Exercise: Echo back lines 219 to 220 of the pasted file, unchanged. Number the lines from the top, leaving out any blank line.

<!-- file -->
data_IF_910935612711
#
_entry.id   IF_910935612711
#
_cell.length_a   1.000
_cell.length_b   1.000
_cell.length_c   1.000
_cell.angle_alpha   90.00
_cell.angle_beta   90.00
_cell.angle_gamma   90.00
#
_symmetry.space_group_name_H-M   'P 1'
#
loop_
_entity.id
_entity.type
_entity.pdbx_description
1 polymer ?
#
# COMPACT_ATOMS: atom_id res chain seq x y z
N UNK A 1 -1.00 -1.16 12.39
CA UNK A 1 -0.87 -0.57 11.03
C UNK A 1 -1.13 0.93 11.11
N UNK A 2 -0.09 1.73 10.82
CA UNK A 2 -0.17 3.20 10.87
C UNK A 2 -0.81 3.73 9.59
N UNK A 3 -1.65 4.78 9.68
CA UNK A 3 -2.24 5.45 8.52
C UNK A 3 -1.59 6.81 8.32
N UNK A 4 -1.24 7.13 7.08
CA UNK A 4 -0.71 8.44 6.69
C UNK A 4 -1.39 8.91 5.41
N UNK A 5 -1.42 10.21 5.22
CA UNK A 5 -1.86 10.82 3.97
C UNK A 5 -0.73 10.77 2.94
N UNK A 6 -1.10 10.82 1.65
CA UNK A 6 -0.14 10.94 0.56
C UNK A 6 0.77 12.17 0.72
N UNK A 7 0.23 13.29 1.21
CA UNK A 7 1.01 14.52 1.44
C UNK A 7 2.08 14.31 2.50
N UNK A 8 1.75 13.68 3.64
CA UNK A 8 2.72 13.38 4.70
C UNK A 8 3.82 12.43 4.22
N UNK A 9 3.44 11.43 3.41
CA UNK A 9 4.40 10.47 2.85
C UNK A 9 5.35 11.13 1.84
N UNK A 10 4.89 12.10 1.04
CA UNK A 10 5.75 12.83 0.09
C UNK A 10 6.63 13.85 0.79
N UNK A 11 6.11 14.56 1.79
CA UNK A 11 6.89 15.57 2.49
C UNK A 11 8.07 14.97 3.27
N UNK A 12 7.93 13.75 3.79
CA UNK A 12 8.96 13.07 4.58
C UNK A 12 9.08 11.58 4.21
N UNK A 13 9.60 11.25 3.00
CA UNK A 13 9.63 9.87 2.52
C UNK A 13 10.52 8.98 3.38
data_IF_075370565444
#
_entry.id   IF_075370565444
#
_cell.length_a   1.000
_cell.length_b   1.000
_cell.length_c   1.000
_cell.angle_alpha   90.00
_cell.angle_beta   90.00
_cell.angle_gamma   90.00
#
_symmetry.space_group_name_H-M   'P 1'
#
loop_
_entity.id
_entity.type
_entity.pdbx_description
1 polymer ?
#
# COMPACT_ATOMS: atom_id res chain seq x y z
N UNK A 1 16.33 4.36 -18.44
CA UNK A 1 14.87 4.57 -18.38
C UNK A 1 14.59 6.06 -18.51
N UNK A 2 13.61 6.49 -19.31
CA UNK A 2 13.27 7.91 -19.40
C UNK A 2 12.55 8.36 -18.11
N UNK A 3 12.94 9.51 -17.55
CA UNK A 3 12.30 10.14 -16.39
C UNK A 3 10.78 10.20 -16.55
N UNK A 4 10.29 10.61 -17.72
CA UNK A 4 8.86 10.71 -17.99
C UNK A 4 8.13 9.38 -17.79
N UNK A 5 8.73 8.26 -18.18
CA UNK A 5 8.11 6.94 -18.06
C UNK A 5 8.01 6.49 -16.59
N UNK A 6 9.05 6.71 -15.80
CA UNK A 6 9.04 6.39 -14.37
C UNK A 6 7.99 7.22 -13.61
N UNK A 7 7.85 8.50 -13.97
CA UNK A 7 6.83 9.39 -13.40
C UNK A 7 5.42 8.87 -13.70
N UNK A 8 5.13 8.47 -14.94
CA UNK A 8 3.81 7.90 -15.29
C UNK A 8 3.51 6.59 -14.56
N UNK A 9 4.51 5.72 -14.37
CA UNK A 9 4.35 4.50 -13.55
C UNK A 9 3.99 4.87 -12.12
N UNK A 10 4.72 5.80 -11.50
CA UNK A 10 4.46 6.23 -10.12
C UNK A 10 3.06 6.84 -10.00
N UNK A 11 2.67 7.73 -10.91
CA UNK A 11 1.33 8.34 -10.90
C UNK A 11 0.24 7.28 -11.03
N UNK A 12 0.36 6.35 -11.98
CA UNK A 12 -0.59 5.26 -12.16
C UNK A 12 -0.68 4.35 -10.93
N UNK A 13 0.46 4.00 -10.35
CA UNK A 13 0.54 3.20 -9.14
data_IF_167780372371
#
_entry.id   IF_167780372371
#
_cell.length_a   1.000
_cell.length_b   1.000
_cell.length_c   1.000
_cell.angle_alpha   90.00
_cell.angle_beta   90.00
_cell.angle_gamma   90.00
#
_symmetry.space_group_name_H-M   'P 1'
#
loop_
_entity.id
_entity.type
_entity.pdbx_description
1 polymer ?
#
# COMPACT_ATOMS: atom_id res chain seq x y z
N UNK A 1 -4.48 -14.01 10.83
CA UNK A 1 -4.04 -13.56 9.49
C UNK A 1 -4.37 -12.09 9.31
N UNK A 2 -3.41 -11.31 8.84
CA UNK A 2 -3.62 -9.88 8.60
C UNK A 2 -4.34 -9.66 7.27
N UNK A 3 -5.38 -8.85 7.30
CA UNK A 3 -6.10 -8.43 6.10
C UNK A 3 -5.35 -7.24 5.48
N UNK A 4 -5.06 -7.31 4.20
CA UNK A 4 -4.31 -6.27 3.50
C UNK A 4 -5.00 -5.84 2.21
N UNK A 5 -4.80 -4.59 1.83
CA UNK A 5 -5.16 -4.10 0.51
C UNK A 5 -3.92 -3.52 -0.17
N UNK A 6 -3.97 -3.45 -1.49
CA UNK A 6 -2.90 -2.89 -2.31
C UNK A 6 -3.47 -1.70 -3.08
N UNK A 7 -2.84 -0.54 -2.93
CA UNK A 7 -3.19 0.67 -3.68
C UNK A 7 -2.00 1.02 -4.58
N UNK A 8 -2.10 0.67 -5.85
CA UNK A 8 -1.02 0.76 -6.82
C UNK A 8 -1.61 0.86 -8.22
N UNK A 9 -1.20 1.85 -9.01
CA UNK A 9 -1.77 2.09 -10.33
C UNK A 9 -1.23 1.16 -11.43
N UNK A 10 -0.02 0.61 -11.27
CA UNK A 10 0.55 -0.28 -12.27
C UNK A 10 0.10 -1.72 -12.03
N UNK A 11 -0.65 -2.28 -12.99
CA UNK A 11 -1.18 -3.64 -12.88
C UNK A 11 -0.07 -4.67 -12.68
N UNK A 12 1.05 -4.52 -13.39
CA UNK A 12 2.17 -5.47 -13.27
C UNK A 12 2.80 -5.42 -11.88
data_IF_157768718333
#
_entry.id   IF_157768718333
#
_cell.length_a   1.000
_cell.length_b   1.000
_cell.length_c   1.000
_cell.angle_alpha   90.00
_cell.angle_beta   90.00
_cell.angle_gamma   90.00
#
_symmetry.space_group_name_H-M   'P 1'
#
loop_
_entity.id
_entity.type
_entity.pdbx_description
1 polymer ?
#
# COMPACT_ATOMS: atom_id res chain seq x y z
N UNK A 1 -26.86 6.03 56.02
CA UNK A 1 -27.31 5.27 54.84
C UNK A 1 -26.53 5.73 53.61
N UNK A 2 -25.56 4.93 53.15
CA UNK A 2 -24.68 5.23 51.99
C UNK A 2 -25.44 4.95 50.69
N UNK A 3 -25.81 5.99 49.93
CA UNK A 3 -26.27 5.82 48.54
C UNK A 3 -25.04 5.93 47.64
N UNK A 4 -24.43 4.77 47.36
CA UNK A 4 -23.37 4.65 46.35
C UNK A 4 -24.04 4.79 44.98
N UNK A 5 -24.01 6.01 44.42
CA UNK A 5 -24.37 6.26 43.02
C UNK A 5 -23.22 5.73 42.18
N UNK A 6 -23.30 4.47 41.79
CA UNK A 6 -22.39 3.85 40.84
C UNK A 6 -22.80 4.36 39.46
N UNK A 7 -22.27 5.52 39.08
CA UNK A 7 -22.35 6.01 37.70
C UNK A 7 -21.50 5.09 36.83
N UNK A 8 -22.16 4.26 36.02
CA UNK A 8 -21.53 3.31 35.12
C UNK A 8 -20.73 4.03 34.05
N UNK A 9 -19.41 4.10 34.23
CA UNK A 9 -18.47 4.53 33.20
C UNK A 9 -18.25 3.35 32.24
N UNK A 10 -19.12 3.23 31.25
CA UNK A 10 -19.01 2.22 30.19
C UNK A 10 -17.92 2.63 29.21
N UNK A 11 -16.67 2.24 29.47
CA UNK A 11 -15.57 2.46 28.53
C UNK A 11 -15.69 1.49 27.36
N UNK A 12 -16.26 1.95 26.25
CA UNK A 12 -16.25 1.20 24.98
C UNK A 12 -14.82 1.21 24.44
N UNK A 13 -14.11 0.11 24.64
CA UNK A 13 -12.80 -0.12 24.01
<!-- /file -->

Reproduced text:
CA UNK A 9 -18.47 4.53 33.20
C UNK A 9 -18.25 3.35 32.24